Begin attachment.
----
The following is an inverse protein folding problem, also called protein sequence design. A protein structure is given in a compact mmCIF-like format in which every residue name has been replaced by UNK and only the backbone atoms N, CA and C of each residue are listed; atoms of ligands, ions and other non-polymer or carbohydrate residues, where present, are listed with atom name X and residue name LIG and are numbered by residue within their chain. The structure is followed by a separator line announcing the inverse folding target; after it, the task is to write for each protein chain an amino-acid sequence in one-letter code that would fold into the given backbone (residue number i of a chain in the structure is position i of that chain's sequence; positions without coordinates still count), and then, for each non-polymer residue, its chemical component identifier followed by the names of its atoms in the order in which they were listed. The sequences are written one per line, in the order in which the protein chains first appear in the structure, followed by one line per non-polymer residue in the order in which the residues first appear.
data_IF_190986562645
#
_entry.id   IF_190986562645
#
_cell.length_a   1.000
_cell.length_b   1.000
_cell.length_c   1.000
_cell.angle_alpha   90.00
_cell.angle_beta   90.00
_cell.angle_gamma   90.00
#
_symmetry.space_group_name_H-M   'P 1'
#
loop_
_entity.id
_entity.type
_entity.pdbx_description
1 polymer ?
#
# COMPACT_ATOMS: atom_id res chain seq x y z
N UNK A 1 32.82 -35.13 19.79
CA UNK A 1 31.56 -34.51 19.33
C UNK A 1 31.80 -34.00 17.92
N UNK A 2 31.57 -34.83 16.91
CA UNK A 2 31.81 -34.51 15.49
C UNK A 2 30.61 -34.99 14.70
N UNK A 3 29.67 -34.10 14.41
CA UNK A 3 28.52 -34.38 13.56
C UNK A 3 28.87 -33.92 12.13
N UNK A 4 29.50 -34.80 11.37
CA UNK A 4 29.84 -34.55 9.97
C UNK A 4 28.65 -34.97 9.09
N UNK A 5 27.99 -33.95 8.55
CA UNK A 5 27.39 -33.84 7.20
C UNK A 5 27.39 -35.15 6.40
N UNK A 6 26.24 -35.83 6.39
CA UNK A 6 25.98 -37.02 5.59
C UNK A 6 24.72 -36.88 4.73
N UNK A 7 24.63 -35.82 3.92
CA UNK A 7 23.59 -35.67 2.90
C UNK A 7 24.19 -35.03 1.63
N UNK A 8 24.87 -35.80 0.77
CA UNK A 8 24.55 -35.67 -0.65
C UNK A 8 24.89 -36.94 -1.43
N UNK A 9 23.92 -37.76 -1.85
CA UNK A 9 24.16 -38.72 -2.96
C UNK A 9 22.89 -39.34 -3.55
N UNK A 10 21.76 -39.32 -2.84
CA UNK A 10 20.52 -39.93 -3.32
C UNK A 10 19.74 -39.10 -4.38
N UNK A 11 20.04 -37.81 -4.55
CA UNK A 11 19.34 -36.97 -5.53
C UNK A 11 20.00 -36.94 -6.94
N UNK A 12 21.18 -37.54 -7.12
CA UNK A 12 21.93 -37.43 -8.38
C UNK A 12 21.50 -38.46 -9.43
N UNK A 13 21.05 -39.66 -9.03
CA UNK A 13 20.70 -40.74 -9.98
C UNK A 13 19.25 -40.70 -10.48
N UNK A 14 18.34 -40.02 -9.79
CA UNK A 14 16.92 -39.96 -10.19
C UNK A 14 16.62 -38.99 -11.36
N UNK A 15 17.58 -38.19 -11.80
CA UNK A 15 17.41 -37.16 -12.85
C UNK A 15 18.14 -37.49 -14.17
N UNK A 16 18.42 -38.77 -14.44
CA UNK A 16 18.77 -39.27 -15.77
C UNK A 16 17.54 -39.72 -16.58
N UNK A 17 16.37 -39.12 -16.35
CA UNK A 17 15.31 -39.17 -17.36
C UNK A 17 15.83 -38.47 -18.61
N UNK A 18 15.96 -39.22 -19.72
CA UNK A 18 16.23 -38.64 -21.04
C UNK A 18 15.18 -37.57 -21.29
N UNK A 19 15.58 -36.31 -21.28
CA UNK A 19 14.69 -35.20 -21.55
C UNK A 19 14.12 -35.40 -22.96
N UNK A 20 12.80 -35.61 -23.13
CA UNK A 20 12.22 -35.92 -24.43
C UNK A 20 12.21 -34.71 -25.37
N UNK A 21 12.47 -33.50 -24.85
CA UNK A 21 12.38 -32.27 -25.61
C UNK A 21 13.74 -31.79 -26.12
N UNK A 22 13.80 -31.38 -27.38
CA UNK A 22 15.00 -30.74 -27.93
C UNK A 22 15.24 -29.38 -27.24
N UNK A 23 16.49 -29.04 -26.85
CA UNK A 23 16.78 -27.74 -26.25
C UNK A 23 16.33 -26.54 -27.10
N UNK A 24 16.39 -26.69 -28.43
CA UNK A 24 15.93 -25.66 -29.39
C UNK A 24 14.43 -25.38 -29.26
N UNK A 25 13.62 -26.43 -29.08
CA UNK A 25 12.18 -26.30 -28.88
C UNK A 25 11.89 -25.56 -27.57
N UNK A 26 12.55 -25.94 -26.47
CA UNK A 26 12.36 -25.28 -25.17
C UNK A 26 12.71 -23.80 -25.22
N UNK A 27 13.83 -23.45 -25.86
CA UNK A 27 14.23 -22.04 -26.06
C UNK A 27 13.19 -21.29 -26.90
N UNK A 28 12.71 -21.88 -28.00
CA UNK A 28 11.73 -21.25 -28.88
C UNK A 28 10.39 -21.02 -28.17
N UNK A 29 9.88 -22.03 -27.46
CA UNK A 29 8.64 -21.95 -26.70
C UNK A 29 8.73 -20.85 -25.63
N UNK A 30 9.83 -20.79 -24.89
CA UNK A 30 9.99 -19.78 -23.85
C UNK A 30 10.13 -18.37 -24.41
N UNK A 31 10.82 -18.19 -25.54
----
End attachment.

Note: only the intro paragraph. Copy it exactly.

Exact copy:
The following is an inverse protein folding problem, also called protein sequence design. A protein structure is given in a compact mmCIF-like format in which every residue name has been replaced by UNK and only the backbone atoms N, CA and C of each residue are listed; atoms of ligands, ions and other non-polymer or carbohydrate residues, where present, are listed with atom name X and residue name LIG and are numbered by residue within their chain. The structure is followed by a separator line announcing the inverse folding target; after it, the task is to write for each protein chain an amino-acid sequence in one-letter code that would fold into the given backbone (residue number i of a chain in the structure is position i of that chain's sequence; positions without coordinates still count), and then, for each non-polymer residue, its chemical component identifier followed by the names of its atoms in the order in which they were listed. The sequences are written one per line, in the order in which the protein chains first appear in the structure, followed by one line per non-polymer residue in the order in which the residues first appear.